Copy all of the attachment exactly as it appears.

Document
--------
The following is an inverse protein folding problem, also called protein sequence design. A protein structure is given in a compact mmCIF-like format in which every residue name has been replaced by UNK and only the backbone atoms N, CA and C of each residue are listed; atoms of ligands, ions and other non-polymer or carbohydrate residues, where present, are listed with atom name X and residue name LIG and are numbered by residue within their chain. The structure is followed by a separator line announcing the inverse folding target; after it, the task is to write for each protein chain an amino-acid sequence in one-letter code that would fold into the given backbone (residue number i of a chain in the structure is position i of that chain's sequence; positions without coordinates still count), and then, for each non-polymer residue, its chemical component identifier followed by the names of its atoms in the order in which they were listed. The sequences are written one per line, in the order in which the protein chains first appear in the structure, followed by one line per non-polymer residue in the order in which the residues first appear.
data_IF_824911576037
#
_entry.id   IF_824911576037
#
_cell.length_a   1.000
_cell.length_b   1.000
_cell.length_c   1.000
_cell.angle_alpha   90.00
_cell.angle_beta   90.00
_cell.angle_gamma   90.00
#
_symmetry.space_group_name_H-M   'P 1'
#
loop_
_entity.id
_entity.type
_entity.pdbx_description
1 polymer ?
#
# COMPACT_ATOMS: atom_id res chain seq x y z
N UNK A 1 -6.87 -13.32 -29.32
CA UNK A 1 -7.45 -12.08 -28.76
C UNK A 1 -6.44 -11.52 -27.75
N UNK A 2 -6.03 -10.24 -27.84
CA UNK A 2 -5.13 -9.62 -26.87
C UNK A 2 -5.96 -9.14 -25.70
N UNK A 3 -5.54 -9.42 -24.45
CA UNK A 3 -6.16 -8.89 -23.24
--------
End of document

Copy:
The following is an inverse protein folding problem, also called protein sequence design. A protein structure is given in a compact mmCIF-like format in which every residue name has been replaced by UNK and only the backbone atoms N, CA and C of each residue are listed; atoms of ligands, ions and other non-polymer or carbohydrate residues, where present, are listed with atom name X and residue name LIG and are numbered by residue within their chain. The structure is followed by a separator line announcing the inverse folding target; after it, the task is to write for each protein chain an amino-acid sequence in one-letter code that would fold into the given backbone (residue number i of a chain in the structure is position i of that chain's sequence; positions without coordinates still count), and then, for each non-polymer residue, its chemical component identifier followed by the names of its atoms in the order in which they were listed. The sequences are written one per line, in the order in which the protein chains first appear in the structure, followed by one line per non-polymer residue in the order in which the residues first appear.
data_IF_824911576037
#
_entry.id   IF_824911576037
#
_cell.length_a   1.000
_cell.length_b   1.000
_cell.length_c   1.000
_cell.angle_alpha   90.00
_cell.angle_beta   90.00
_cell.angle_gamma   90.00
#
_symmetry.space_group_name_H-M   'P 1'
#
loop_
_entity.id
_entity.type
_entity.pdbx_description
1 polymer ?
#
# COMPACT_ATOMS: atom_id res chain seq x y z
N UNK A 1 -6.87 -13.32 -29.32
CA UNK A 1 -7.45 -12.08 -28.76
C UNK A 1 -6.44 -11.52 -27.75
N UNK A 2 -6.03 -10.24 -27.84
CA UNK A 2 -5.13 -9.62 -26.87
C UNK A 2 -5.96 -9.14 -25.70
N UNK A 3 -5.54 -9.42 -24.45
CA UNK A 3 -6.16 -8.89 -23.24